Online Magazine
 
Artist Profile2
Veteran artist Badri Narayan’s creative quest
Badri Narayan is a thoughtful and reticent artist, who has excelled in the various roles like the perennial storyteller, the creator of auspicious symbols, and the loving teacher, sans any pretentions. Like his persona, his paintings probe and bear testimony to the peculiar human predicament. During his illustrious career filled with many milestones, he has always deeply introspected about his art and life. A streak of self-reflection coupled with an honest autobiographical perspective is the driving force behind his wonderful body of work over all these years.

Narration comes to him with a natural ease and proficiency. As he narrates, the artist has been fond of telling tales since his childhood. Symbolism is a prominent feature of his oeuvre, though at times, he inserts popular icons of rich Indian culture and tradition. Elaborating on his process of picking up the imagery and influences, he has stated it’s all that surrounds and immerses him, since his early years, becoming an integral part of his creative journey, overcoming many obstacles in the course of a long career following his own instinct, and experimenting with diverse media, forms and platforms.

Born in Andhra Pradesh, in 1929, the self-taught artist has been passionately painting his pet themes for close to five decades now. Since his debut show at the Hyderabad Art Society in 1954, he has held more than fifty solos in India and internationally. Among his selected group exhibitions are 'Black is Beautiful', India Fine Art, Mumbai (2010); 'Sacred and Secular', India Fine Art (2009); 'The Root of Everything', Gallery Mementos, Bangalore (2009); ‘Different Strokes’ courtesy Tulika Arts, Jehangir Art Gallery, Mumbai (2007-08); ’50 Years of Art in Mumbai’, NGMA, Mumbai (1998); and Jehangir Nicholsan Collection, NGMA, Mumbai & New Delhi (1998), apart from participation in 'Moderns', Royal Cultural Centre, Amman, Jordan courtesy Lalit Kala Akademi, Delhi (2008). His artistic achievements have been appreciated in form of several honors and awards, such as Padma Shri (1987); Senior Fellowship for Outstanding Artists from the Government of India (1984-86); National Award, LKA, Delhi (1965); gold medals from Hyderabad Art Society (1949,54,60,62); and awards from AIFACS, Delhi (1962,63,66) as well as Bombay Art Society (1957,58,59,70).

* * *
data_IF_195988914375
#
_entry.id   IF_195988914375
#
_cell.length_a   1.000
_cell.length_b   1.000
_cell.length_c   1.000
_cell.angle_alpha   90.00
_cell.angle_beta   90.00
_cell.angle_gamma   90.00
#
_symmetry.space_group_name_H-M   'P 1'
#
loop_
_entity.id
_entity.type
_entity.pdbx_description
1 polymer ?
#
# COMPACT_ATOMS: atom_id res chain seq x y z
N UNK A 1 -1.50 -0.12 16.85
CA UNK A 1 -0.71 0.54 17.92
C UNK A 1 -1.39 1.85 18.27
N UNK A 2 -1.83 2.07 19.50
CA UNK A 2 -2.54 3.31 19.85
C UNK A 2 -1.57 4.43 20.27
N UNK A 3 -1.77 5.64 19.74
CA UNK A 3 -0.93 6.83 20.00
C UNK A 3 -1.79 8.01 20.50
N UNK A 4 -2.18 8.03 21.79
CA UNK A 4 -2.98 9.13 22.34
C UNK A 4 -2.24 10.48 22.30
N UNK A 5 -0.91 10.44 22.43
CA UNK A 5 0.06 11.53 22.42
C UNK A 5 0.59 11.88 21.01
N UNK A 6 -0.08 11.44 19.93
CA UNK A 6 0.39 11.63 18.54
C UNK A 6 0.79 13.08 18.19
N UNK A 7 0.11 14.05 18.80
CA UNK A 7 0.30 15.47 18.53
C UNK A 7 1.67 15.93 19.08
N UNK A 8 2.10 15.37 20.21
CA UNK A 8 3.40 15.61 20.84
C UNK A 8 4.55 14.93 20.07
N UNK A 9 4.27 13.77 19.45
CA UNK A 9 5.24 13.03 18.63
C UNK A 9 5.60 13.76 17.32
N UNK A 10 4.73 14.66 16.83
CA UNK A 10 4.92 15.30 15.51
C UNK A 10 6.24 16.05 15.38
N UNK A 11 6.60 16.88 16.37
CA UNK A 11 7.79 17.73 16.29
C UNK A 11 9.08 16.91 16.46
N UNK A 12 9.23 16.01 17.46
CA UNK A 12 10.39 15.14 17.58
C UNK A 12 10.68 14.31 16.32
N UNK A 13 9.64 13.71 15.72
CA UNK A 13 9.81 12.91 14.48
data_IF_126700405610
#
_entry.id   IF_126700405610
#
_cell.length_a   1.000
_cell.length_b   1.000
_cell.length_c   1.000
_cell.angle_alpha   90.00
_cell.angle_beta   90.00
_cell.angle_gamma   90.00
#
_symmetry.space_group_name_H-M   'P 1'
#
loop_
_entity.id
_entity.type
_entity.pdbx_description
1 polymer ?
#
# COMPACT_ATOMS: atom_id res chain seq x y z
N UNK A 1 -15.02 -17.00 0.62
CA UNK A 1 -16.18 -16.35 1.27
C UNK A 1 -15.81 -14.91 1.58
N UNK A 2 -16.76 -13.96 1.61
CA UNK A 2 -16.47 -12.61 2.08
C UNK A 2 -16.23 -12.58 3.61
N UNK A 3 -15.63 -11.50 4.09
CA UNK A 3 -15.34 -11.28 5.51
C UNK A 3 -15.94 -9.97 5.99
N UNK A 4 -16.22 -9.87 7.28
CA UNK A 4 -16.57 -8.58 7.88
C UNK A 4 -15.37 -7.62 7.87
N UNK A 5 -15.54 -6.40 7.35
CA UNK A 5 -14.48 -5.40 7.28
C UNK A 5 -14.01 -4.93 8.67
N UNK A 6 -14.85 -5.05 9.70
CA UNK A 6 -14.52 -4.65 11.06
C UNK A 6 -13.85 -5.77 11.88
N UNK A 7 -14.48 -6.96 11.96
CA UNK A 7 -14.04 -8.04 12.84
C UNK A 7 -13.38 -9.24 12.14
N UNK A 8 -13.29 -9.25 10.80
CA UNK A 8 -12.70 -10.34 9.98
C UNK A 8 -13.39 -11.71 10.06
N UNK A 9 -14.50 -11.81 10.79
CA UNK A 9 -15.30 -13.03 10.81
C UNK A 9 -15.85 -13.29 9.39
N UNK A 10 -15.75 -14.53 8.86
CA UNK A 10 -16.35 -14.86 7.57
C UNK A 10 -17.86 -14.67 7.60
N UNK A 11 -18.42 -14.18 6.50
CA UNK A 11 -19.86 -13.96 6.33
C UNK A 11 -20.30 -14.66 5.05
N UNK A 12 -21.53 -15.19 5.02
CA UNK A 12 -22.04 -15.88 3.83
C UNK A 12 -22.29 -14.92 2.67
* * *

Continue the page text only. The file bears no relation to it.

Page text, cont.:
Badri Narayan’s paintings are narrative in nature. Curious titles like ‘Meeting at Midstream’ and ‘Queen Khemsa's Dream of Hamsa’ are often the starting points from where one can launch the quest to unravel the complexities and mysteries contained in the paintings. The artist leaves it to the viewer to interpret and understand the subject matter. The artist tends to draw his inspiration from Indian mythology and metaphors - Hindu gods and goddesses as well as still life watercolors. He also acknowledges the role of the Indian miniature tradition in his development as an artist. A believer in the two-dimensionality, his paintings are mostly done in a smaller format, which he finds well suited for the watercolor works. Though he works largely in ink or pastel and watercolor, the prolific artist has also dabbled with etchings, woodcuts and ceramics. Apart from teaching art teacher, he has also written fiction and illustrated children’s books.

Playful in nature, the paintings reflect his very personal sense of beauty and aesthetics. Profoundly sober and soothing, the central figure in these compositions is often rendered in what seems to be a dream state. A quietude and stillness prevails in these works, enhanced by a subdued palette. Contemplative in tone, they suggest a calm moment of reflection. The figures bound to each other are simultaneously engrossed in their own thoughts. Outwardly, the paintings, simple in subject matter, reveal their intricacies to the viewer. Intimate and appealing, they are often infused with an element of fantasy, brought to the fore by simple outlines represented in two-dimensional stylized representations.

Defining the distinguishing aspects of his persona and paintings, renowned art critic Ranjit Hoskote elaborates in an essay: “He has re-interpreted the wisdom traditions of the ancient and mediaeval world; an autodidact, he shares his discoveries with others, rather than dictating his teachings. Accordingly, for him, painting is neither a didactic medium for the propagation of a gospel; nor yet is it an expressionist project marked by emotive exaggeration. Rather, he treats the painted surface as a visionary space where insight can be gained, and perhaps even revelation.”

Badri Narayan has for long been preoccupied by two distinct allegories: one of the different stages of life, which tend to mark the seamless transition of the self from one theatre of action & subsequent reflection to another; and second, that of the self apparently ambushed by revelation, the self-portrait attained in various guises. In the recent paintings, he has rendered the first of these two allegories through such scenarios as that of the elephant that enters a curious cave-door opening in the flank of a hill, while an abandoned boat is floating on the riverbed, with a cast-off garment as its only anchor, or the royal ascetic hearing the celestial musician’s annunciation.

The artist is figured as pilgrim, monk or jongleur; as a wizening questor who is meditating on his paint-brush, or as a scholar professing on the various enigmas of reality, in the second allegory. An aura of freedom and lightness illuminates his recent works even where the artist strikes an introspective undertone. It seems, he reminds himself and the viewer, of the fact that the hard-drawn insight is not reachable merely by the path of suffering alone; there’s also that path of joy to be discovered.